Editor’s blog: Watch out for Nimbys on high-speed track

I can vividly remember my first trip on our first (and still only) high-speed line to the Channel Tunnel, fifteen years ago. There I was in my seat at the old Eurostar terminus at Waterloo, expecting the train to be travelling at Warp Factor Three by the time we hit Brixton. For someone who had mis-spent his youth between the age of 10 and 12 collecting train numbers, this was a big deal. I was cruelly disappointed. We trundled along at barely walking pace through South London, stopping for signals, to admire the playing fields of Dulwich and to allow elderly ladies across the line. Things barely sped up once we hit Kent, and it took ages to reach the coast.

The humiliation of all Brits on board was complete when we eventually emerged from the tunnel on the French side, the train extended its overhead pantograph, and the conductor smugly announced: ‘Nous allons maintenant a trois cent kilometres a l’heure’.

Fans of high-speed train travel will be heartened by today’s announcement that Network Rail thinks we ought to built a new super-quick line, to open in 2025. All the arguments appear highly convincing. Passenger numbers continue to grow, and by 2020 the main line to Birmingham and the North-West will be full. By 2025, our paltry 70 miles of high-speed track will be outnumbered by Spain (4415 miles) France (4135 miles) and even Morocco (422 miles). A new line would reduce the journey time to Manchester to 1 hour and 6 minutes and Glasgow to 2 hours and 16 minutes.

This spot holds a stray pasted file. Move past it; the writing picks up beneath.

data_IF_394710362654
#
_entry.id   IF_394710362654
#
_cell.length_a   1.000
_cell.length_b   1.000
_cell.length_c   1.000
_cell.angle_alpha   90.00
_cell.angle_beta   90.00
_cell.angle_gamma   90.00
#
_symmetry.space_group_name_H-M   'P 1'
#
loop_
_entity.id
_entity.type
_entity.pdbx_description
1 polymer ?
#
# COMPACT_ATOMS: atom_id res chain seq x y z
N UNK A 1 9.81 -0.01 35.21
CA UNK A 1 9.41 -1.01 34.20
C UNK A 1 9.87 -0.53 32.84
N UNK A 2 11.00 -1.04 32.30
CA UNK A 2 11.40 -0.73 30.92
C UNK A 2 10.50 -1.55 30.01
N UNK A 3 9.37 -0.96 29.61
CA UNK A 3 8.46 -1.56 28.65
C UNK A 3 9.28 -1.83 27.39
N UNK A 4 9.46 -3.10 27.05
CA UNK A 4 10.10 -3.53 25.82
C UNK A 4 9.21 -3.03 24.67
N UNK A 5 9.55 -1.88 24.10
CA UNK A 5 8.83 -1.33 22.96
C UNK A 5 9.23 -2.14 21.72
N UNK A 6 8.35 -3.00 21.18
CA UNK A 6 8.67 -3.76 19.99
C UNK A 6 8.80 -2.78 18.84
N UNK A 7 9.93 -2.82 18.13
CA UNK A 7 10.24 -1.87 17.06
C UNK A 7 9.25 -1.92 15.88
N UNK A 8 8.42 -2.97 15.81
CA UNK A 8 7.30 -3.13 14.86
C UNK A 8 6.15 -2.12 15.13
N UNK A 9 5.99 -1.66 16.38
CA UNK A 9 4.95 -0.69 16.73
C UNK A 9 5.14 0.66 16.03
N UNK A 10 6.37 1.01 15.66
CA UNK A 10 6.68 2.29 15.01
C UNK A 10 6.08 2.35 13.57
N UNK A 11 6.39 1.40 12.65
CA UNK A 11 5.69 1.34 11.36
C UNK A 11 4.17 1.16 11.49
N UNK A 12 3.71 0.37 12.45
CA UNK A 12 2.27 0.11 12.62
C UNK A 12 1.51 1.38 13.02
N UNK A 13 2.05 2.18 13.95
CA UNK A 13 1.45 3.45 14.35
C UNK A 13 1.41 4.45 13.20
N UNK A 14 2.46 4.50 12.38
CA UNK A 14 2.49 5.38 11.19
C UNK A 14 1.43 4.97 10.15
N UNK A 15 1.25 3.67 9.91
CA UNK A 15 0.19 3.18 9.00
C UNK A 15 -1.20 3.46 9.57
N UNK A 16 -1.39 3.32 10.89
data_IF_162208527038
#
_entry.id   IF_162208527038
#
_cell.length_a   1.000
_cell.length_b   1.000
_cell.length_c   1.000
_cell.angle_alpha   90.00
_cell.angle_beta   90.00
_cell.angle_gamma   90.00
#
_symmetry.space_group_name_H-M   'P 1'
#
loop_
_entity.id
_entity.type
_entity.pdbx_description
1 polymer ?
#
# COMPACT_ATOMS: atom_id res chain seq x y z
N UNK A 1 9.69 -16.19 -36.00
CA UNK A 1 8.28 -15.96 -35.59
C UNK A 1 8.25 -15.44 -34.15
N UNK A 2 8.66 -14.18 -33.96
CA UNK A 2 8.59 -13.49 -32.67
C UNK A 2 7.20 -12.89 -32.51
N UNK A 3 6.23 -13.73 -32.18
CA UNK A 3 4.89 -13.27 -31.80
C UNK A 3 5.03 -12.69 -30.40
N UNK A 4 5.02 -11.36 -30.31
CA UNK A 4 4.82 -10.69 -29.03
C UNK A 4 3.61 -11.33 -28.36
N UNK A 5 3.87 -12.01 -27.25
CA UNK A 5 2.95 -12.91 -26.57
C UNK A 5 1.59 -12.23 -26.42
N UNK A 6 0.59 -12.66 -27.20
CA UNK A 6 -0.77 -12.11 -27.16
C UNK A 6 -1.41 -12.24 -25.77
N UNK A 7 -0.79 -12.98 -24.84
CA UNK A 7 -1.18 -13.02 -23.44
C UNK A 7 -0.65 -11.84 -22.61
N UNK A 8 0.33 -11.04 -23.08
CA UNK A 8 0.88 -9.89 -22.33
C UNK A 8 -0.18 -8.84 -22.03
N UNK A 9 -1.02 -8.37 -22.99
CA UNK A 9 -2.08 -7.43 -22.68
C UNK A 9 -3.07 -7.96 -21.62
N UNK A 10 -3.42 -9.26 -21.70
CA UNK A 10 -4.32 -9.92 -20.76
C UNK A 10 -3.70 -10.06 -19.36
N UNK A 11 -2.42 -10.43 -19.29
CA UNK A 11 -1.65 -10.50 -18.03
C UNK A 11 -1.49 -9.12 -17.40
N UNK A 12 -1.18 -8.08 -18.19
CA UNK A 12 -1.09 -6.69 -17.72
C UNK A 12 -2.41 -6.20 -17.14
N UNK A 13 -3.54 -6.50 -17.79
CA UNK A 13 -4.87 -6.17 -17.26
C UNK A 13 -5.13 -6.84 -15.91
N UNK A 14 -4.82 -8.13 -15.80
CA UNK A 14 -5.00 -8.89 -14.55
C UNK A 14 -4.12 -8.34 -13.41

Having just returned from a Ryanair-enabled holiday, I’m also persuaded that short-haul air travel – even if it isn’t wasn’t planet-wrecking in terms of passenger miles per unit of energy – is now the most uncivilised way of travelling since the coffin ships.

So the new line is probably a good idea: create quite a few jobs, emit a lot less carbon at a cost of just 34bn. Although any one who believes it would actually come in at that price is living in la-la land. Nothing to do with railways ever comes in either on time or at budgeted cost.

But it will require a monumental effort to make it happen. This is because the other aspect of the development of the line to the Channel Tunnel, as many will recall, is what a protracted planning nightmare it was. Nobody wanted it in their backyard and the battles with Kentish protestors went on for years. In a small country like ours, the line will have to go straight to bring any benefit. But we are small and densely-populated. Any attempt to rip a straight line for the Iron Horse through Buckinghamshire – complete with the necessary sound baffles – is likely to result in a second Peasant’s Revolt. And where you build huge new terminals in the centre of London, Birmingham and Manchester is anyone’s guess, despite the property slump.

The French, of course, have an entirely different attitude towards this: most areas actively lobby for new high speed lines, and any objectors get their skulls cracked by the CRS if they kick up too much fuss. And in Morocco the number of Nimbys throwing themselves in front of earth movers as the line advances from Marrakech to Agadir is guaranteed to be small.

In today’s bulletin:

WPP adds to gloom as profits halve
Fiat may buy Vauxhall – as Toyota scales back
Editor’s blog: Watch out for Nimbys on high-speed track
Millions delay retirement as pensions nose-dive
Coffee eases strain as recession lengthens daily grind

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    What you forgot to say about the proposed high speed rail link through Kent, was that it looked good on paper; i.e. an old map. However, no-one actually walked the proposed route before publishing it. Once the “nimbys” kicked off, it was realised that two major housing estates had been built since the map was published, and the proposed route was going through houses, not just back yards.
    Can’t we just by-pass Birmingham. No-one wants to go there! (Only joking, roight!)